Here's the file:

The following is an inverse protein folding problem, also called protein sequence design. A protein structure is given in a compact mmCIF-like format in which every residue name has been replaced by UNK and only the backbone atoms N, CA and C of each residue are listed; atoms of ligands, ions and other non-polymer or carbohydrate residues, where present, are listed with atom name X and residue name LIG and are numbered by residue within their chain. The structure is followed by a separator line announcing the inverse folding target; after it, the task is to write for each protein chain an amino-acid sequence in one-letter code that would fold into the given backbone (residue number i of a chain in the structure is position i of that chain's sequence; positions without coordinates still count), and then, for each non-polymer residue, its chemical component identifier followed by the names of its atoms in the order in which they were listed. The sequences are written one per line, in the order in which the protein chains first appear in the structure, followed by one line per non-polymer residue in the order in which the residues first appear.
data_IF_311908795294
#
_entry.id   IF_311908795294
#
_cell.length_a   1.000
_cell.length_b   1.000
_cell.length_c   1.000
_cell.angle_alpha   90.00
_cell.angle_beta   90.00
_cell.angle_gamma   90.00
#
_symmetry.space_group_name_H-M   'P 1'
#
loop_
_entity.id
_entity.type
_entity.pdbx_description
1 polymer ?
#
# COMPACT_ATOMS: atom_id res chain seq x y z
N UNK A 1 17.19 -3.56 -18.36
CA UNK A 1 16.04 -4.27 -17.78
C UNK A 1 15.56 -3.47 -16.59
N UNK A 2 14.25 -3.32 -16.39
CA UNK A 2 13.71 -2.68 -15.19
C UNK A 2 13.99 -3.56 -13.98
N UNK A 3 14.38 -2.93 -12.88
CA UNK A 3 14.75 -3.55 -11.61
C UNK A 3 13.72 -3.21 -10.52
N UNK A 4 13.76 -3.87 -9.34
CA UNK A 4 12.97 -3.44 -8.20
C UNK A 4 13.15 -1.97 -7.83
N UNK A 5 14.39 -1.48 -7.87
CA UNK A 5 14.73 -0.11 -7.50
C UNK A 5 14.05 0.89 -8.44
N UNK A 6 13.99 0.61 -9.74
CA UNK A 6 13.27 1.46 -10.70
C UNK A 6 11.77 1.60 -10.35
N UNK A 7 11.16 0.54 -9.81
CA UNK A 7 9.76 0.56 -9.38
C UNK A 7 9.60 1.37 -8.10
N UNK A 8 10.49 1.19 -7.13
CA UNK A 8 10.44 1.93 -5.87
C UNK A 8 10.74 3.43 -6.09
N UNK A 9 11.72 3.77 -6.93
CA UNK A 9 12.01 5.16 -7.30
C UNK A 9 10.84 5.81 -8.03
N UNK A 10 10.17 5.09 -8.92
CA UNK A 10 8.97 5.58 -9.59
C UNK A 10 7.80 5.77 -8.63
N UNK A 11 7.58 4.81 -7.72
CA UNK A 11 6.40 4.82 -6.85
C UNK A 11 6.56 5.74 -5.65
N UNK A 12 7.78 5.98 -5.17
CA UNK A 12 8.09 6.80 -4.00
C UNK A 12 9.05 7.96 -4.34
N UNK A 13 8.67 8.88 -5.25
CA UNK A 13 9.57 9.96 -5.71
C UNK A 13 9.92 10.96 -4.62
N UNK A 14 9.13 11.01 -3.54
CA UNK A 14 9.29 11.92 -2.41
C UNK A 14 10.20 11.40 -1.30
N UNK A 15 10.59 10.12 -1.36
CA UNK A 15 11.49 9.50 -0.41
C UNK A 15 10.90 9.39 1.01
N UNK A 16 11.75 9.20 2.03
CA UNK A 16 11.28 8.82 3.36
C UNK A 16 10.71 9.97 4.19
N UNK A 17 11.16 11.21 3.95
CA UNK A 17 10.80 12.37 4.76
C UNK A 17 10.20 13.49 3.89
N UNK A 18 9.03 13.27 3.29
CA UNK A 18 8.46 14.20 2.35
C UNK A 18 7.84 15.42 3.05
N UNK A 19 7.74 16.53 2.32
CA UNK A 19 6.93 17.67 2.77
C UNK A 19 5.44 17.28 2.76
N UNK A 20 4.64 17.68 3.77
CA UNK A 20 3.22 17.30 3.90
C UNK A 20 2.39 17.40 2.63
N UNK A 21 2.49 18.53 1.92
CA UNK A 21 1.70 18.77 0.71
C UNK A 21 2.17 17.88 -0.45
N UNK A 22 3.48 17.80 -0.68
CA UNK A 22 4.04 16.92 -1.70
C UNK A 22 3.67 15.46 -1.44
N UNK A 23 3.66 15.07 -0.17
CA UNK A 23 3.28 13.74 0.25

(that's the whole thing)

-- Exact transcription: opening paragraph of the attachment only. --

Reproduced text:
The following is an inverse protein folding problem, also called protein sequence design. A protein structure is given in a compact mmCIF-like format in which every residue name has been replaced by UNK and only the backbone atoms N, CA and C of each residue are listed; atoms of ligands, ions and other non-polymer or carbohydrate residues, where present, are listed with atom name X and residue name LIG and are numbered by residue within their chain. The structure is followed by a separator line announcing the inverse folding target; after it, the task is to write for each protein chain an amino-acid sequence in one-letter code that would fold into the given backbone (residue number i of a chain in the structure is position i of that chain's sequence; positions without coordinates still count), and then, for each non-polymer residue, its chemical component identifier followed by the names of its atoms in the order in which they were listed. The sequences are written one per line, in the order in which the protein chains first appear in the structure, followed by one line per non-polymer residue in the order in which the residues first appear.